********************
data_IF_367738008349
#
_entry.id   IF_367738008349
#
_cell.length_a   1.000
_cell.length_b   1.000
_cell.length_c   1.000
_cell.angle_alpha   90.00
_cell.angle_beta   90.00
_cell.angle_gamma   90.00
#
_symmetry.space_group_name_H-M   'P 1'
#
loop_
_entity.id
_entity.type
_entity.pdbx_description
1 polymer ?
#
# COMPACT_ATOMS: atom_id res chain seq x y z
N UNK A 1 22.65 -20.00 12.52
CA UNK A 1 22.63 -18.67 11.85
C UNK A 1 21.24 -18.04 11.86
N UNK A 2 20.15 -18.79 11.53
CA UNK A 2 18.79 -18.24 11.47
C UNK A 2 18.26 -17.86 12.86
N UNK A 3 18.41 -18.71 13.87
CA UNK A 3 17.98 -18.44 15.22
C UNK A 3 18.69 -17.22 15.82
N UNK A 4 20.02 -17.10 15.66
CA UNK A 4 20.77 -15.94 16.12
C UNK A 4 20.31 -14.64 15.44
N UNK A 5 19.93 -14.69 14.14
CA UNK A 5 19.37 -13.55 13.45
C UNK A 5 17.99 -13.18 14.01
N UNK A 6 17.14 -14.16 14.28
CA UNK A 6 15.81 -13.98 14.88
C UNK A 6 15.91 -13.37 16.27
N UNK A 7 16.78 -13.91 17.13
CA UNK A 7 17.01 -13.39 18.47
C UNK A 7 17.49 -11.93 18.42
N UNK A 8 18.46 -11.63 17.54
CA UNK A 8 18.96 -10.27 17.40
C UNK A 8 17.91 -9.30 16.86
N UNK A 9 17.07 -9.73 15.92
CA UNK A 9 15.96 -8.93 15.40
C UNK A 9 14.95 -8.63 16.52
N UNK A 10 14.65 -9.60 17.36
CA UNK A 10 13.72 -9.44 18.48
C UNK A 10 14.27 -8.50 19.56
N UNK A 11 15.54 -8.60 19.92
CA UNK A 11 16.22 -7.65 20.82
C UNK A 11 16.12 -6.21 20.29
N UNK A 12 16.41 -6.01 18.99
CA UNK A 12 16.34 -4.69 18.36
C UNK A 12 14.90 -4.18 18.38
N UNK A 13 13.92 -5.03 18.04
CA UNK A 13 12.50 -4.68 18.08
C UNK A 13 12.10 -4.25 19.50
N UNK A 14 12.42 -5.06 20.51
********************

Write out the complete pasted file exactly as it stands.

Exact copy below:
data_IF_367738008349
#
_entry.id   IF_367738008349
#
_cell.length_a   1.000
_cell.length_b   1.000
_cell.length_c   1.000
_cell.angle_alpha   90.00
_cell.angle_beta   90.00
_cell.angle_gamma   90.00
#
_symmetry.space_group_name_H-M   'P 1'
#
loop_
_entity.id
_entity.type
_entity.pdbx_description
1 polymer ?
#
# COMPACT_ATOMS: atom_id res chain seq x y z
N UNK A 1 22.65 -20.00 12.52
CA UNK A 1 22.63 -18.67 11.85
C UNK A 1 21.24 -18.04 11.86
N UNK A 2 20.15 -18.79 11.53
CA UNK A 2 18.79 -18.24 11.47
C UNK A 2 18.26 -17.86 12.86
N UNK A 3 18.41 -18.71 13.87
CA UNK A 3 17.98 -18.44 15.22
C UNK A 3 18.69 -17.22 15.82
N UNK A 4 20.02 -17.10 15.66
CA UNK A 4 20.77 -15.94 16.12
C UNK A 4 20.31 -14.64 15.44
N UNK A 5 19.93 -14.69 14.14
CA UNK A 5 19.37 -13.55 13.45
C UNK A 5 17.99 -13.18 14.01
N UNK A 6 17.14 -14.16 14.28
CA UNK A 6 15.81 -13.98 14.88
C UNK A 6 15.91 -13.37 16.27
N UNK A 7 16.78 -13.91 17.13
CA UNK A 7 17.01 -13.39 18.47
C UNK A 7 17.49 -11.93 18.42
N UNK A 8 18.46 -11.63 17.54
CA UNK A 8 18.96 -10.27 17.40
C UNK A 8 17.91 -9.30 16.86
N UNK A 9 17.07 -9.73 15.92
CA UNK A 9 15.96 -8.93 15.40
C UNK A 9 14.95 -8.63 16.52
N UNK A 10 14.65 -9.60 17.36
CA UNK A 10 13.72 -9.44 18.48
C UNK A 10 14.27 -8.50 19.56
N UNK A 11 15.54 -8.60 19.92
CA UNK A 11 16.22 -7.65 20.82
C UNK A 11 16.12 -6.21 20.29
N UNK A 12 16.41 -6.01 18.99
CA UNK A 12 16.34 -4.69 18.36
C UNK A 12 14.90 -4.18 18.38
N UNK A 13 13.92 -5.03 18.04
CA UNK A 13 12.50 -4.68 18.08
C UNK A 13 12.10 -4.25 19.50
N UNK A 14 12.42 -5.06 20.51